Tiger Woods returns to golf with a 74, eight behind Greg Chalmers at Quicken Loans National

At some level, professional golf returned to normal at 8:12 a.m. Thursday, what with Congressional Country Club’s enormous clubhouse dotted with spectators, with the gallery lining the ropes alongside the par-3 10th hole just after breakfast. Sure, Tiger Woods’s first shot in 31 / 2 months flew the green into a bunker. And yes, he opened his comeback round with a pair of bogeys, showing the expected corrosion in parts of his game.

But there is little doubt that the uneven, 3-over-par 74 he shot in the first round of the Quicken Loans National meant something more to golf as a sport than the occasional chunked chip shot or wayward iron — both of which Woods hit Thursday. On a global sporting scale, the PGA Tour stop in Bethesda this week is cast against everything from the World Cup to Wimbledon. Without Woods, it drowns. With him, it at least competes.

“It was cool,” said 20-year-old Jordan Spieth, who played in Woods’s group and struggled to a 74 himself. “It was great to see everyone behind Tiger welcoming him back and wishing him well.”

A sense of relief was evident here Thursday: three men wearing orange shirts emblazoned with the words “He’s Back!” and cries of “Thanks for playing” between one green and the next tee. The galleries could have followed Greg Chalmers, who closed his round with three consecutive birdies to shoot 5-under 66 and take the lead. They could have followed Ricky Barnes or Freddie Jacobson, who were a shot back after 67s.

That may happen over the weekend should those men hold those positions. But on Thursday, fans’ focus was clear.

Allen Judd, who pilots the Metlife blimp Snoopy 2, hovered over the Congressional Country Club in Maryland Thursday to capture footage of the Quicken Loans National Golf Tournament featuring Tiger Woods. Judd is a rare breed. There are more astronauts than blimp pilots today. (Katherine Frey and Casey Capachi/The Washington Post)

“It’s nice to get back out here playing again,” Woods said after a warm, breezy morning round. “I unfortunately have been, in my career, on the sidelines enough, so it’s always fun to come back out here and play against these guys, the best players in the world, and to get out here and see what I can do.”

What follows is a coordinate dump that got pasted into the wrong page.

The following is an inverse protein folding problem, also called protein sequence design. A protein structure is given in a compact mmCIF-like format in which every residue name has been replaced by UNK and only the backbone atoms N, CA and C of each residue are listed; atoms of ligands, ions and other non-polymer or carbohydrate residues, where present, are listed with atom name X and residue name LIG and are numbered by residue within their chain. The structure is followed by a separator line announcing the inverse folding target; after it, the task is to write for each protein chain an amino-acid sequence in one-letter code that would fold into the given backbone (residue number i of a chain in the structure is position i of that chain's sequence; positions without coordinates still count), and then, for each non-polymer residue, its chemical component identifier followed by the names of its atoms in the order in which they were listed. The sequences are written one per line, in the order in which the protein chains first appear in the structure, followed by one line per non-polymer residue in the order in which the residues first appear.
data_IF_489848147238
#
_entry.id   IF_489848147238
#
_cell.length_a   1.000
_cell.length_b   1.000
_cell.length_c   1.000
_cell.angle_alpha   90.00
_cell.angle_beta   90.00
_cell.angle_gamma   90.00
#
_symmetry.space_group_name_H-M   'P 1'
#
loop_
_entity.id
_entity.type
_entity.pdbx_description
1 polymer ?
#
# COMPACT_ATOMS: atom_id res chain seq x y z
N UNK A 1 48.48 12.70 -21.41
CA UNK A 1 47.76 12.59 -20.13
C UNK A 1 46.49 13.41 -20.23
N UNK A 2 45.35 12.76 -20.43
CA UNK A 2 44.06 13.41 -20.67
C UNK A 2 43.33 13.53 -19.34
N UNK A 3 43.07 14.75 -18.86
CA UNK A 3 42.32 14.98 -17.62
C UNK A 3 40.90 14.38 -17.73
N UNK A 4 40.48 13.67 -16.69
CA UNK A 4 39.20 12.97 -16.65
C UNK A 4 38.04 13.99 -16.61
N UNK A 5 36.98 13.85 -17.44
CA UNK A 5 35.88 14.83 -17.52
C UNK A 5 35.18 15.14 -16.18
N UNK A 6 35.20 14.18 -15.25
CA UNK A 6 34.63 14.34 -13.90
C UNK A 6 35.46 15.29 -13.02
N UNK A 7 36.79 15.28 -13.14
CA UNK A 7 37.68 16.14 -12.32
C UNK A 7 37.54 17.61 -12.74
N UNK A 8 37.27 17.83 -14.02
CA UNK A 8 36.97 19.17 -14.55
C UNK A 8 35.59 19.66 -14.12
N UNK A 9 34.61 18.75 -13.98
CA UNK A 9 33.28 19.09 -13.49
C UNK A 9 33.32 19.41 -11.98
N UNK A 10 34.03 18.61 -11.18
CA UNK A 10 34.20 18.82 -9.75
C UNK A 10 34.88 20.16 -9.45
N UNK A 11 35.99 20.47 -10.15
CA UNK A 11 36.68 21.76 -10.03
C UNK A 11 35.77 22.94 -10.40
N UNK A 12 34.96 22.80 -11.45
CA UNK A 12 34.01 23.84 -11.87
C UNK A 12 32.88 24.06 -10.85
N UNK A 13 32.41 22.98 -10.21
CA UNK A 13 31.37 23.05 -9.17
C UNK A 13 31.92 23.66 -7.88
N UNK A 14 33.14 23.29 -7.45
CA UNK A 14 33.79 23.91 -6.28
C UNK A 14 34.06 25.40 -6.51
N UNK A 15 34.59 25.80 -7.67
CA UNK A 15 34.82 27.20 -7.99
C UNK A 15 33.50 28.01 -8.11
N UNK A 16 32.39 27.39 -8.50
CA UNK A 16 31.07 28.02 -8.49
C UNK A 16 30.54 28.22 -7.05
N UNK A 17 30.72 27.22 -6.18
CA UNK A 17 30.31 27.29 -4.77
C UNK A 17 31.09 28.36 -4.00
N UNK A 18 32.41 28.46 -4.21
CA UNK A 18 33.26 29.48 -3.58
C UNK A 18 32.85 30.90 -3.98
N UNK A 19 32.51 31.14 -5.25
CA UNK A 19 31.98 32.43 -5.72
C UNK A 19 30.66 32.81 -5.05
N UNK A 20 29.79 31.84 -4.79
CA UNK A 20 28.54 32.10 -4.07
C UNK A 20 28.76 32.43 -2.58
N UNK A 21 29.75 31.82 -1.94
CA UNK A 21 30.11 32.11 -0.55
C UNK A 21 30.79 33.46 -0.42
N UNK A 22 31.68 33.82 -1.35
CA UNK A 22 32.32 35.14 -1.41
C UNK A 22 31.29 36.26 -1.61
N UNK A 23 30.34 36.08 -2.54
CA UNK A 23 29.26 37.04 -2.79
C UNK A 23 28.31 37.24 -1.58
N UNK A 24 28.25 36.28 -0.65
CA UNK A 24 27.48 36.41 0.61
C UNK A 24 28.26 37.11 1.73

From the moment he committed to this tournament last Friday, Woods said he expected rust. What he got was the kind found on a car that sits out behind the barn, exposed to years of thunderstorms.

“I made so many little mistakes,” he said.

So break it down. He actually was outstanding off the tee, which was essential given the nastiness of Congressional’s rough — thicker in some spots than it was during the 2011 U.S. Open here. “It feels like a U.S. Open right now,” said Jason Day, the third member of Woods’s group.

To the day’s marquee threesome, each of whom made the turn in 4-over 39, that was true. But Woods was fortunate he hit 9 of 14 fairways because his iron game was rickety. He missed eight greens, including some egregious shots from the dead-center of the fairway. He had struggled from around the green, too, outright smothering a chip at 17 that led to one of his seven bogeys. Throw in three missed putts from inside six feet, and Woods looked like a person who hadn’t played a competitive round since March 9, someone who had back surgery March 31 — which, of course, he is.

“The hard part was just getting into the rhythm of playing competitively,” Woods said. “You play with your buddies all day for cash and stuff, but it’s just not the same. It’s not the same as tournament golf. . . . It unfortunately took a while to get the feel for it.”

Others had the feel. Chalmers, a 40-year-old Australian who has never won a PGA Tour event, has missed 10 cuts in 18 starts this year and withdrawn one other time. But his three closing birdies — on Nos. 7-9 — were made with purely struck irons, two putts of three feet and another of six. And yet he said, “I didn’t think it was easy at all.”

Can Tiger Woods still pass Jack Nicklaus?

A bunch of players were on his heels. Barnes is the 2002 U.S. Amateur champ who contended at the 2009 U.S. Open at Bethpage Black, but he has never won a PGA Tour event, either. Jacobson, from Sweden, has won just once. Patrick Reed, who shot 68, is 23 and on the rise, but since he won at Doral — Woods’s last tournament — and declared himself a top-five player in the world, he has missed five cuts in eight events. Bill Haas is the defending champ of this event and matched that 68, and U.S. Open runner-up Erik Compton, he of the two heart transplants, posted his own 68 that included four straight birdies to finish.

“Great feeling,” Compton said.

And yet for a day, they are ancillary. Woods’s rounds are always analyzed, shot by shot. On Thursday, that was even enhanced.

“He’s the most impactful player that’s in the sport and has been for a long time,” PGA Tour Commissioner Tim Finchem said. “It gets people refocused on his career and his drive. Short-term benefits are that it sells more tickets, but that’s not really important. It’s just having him in the sport. He creates more interest.”

For that interest to last through the weekend, he must make the cut — no sure thing. That effort was helped, though, by a 7-iron at the par-3 seventh and a sand wedge into the par-4 eighth, both setting up short birdie putts. He said he was pain-free. “I had no issues at all,” he said.

And when he took off his hat and offered his hand to Spieth and to Day at the end of the round, his score might not have been normal. But his sport, for the first time in months, was.

Barry Svrluga is the national baseball writer for The Washington Post.
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